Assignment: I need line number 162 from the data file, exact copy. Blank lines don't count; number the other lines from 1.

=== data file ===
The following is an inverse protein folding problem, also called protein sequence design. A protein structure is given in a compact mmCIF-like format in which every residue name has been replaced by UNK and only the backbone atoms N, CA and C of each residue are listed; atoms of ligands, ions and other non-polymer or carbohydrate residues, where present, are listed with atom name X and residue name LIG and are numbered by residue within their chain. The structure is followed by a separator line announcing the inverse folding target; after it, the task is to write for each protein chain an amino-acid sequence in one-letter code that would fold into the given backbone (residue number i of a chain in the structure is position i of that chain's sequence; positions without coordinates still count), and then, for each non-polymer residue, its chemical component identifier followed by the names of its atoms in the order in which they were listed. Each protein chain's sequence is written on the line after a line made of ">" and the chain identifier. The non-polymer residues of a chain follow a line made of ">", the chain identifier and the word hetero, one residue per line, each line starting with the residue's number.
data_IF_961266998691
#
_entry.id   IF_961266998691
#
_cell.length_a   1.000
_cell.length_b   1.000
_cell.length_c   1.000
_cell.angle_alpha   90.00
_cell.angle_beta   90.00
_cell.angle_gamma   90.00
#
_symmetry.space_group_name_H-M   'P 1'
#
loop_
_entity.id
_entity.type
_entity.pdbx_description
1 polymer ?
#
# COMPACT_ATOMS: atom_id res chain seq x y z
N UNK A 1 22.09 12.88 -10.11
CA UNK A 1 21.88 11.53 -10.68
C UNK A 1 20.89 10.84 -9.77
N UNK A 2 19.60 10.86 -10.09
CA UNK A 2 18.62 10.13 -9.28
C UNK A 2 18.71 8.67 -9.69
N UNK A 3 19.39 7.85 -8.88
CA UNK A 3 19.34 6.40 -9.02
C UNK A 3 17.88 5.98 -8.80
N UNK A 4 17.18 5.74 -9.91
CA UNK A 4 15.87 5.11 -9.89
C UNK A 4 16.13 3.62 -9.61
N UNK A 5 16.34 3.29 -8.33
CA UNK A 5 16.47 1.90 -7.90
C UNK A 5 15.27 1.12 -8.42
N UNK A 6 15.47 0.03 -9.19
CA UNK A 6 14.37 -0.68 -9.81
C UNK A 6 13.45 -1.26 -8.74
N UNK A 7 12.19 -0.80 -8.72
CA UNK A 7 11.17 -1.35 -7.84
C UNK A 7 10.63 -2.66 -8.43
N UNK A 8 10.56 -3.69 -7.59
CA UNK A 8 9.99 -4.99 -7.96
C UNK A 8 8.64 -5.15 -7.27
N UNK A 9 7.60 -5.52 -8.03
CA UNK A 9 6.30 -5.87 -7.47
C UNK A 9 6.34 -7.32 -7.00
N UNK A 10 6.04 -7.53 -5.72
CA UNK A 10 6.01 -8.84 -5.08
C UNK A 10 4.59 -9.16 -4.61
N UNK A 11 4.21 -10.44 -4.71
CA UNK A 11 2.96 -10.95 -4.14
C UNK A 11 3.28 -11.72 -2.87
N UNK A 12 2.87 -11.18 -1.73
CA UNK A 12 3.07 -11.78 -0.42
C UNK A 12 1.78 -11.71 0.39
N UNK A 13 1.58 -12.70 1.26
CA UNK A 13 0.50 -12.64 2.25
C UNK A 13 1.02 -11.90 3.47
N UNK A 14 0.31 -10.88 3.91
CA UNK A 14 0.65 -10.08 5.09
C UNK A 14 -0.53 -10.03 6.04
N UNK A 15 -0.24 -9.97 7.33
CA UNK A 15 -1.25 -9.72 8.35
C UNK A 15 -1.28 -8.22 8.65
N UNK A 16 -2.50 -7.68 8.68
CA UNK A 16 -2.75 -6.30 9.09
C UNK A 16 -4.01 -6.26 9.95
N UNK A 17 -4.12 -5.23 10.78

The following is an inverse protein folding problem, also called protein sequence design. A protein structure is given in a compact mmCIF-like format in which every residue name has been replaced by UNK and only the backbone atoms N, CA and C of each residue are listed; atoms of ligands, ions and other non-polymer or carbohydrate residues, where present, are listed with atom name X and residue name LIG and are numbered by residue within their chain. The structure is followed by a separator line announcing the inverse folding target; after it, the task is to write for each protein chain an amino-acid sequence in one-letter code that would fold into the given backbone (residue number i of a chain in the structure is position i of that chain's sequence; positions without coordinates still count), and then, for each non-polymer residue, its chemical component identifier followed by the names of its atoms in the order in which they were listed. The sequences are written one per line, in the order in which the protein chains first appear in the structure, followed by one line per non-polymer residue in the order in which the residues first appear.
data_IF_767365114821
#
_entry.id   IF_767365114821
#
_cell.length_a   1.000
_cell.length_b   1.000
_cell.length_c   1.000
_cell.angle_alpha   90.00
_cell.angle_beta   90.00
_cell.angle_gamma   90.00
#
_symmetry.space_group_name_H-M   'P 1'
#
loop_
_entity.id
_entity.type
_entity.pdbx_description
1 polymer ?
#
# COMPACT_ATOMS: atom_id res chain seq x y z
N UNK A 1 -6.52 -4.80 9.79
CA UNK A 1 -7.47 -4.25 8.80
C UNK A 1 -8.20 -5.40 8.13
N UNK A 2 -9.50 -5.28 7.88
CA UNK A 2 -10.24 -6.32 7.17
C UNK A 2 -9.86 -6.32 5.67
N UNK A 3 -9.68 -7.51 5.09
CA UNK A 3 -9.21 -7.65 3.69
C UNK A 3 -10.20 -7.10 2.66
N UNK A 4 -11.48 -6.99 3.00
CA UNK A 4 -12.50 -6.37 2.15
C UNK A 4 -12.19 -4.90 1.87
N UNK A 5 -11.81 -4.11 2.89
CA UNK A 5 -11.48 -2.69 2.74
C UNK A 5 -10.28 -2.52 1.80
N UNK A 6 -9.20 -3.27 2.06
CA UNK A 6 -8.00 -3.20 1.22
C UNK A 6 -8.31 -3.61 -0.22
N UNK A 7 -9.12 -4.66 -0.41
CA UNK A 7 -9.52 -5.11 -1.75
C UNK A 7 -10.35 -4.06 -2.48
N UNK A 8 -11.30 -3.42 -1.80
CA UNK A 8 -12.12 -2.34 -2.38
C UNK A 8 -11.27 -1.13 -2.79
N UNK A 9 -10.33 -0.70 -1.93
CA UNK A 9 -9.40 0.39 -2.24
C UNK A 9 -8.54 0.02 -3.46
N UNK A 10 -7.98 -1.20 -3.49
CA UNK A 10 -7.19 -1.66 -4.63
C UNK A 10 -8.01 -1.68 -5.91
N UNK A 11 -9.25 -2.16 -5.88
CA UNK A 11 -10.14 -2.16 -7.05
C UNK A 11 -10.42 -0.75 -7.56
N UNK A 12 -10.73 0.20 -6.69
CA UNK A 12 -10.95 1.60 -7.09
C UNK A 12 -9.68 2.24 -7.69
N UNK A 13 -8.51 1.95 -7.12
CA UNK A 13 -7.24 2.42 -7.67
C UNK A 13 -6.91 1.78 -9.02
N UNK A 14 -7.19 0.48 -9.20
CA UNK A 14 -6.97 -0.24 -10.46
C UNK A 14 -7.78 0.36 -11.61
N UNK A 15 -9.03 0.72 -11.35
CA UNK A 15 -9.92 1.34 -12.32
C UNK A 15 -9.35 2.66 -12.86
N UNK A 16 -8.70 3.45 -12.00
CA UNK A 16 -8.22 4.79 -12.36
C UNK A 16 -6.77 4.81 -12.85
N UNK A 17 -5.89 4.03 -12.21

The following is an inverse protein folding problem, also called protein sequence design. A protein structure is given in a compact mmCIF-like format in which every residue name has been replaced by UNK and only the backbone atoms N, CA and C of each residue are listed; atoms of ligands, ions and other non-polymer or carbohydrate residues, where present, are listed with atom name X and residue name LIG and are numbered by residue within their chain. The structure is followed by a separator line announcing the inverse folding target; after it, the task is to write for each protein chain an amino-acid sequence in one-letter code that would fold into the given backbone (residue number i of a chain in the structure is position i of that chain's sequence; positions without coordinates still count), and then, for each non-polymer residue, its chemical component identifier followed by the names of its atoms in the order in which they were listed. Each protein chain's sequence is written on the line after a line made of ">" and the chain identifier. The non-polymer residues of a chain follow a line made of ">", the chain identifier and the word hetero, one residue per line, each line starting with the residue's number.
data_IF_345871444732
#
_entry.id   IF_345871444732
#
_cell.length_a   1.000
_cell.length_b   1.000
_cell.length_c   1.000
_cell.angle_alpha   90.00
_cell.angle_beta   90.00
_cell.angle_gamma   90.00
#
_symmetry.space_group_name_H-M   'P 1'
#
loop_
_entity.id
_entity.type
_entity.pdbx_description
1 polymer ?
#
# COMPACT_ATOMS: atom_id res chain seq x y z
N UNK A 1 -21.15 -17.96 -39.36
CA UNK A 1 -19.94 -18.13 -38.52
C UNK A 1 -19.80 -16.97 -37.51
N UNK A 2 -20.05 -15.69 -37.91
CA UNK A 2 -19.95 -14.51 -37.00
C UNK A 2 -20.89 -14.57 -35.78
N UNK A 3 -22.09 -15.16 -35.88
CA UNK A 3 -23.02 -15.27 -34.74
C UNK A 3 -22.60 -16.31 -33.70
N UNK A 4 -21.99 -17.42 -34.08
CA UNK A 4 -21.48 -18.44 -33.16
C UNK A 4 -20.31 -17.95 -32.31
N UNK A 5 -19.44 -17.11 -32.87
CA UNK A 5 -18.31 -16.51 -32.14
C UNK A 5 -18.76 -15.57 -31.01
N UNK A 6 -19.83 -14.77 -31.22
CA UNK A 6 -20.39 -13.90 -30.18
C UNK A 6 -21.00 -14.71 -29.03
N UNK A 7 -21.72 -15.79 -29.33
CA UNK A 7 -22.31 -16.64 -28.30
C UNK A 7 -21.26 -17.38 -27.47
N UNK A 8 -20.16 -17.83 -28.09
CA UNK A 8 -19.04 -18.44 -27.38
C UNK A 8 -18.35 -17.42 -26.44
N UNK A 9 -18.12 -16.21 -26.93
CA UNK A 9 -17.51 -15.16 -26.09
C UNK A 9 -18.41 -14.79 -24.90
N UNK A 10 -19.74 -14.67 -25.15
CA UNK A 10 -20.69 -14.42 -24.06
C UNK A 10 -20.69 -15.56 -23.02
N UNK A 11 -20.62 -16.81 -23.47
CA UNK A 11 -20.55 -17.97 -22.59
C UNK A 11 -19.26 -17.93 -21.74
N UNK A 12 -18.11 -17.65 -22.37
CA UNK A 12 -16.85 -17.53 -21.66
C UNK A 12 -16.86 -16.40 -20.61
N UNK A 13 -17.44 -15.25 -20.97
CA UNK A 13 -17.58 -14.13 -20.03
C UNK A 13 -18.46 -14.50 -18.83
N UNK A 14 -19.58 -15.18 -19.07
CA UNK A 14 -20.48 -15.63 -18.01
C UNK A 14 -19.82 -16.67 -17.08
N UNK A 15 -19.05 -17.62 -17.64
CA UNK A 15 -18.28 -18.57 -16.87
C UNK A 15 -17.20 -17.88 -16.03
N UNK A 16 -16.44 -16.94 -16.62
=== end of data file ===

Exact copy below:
N UNK A 1 -21.15 -17.96 -39.36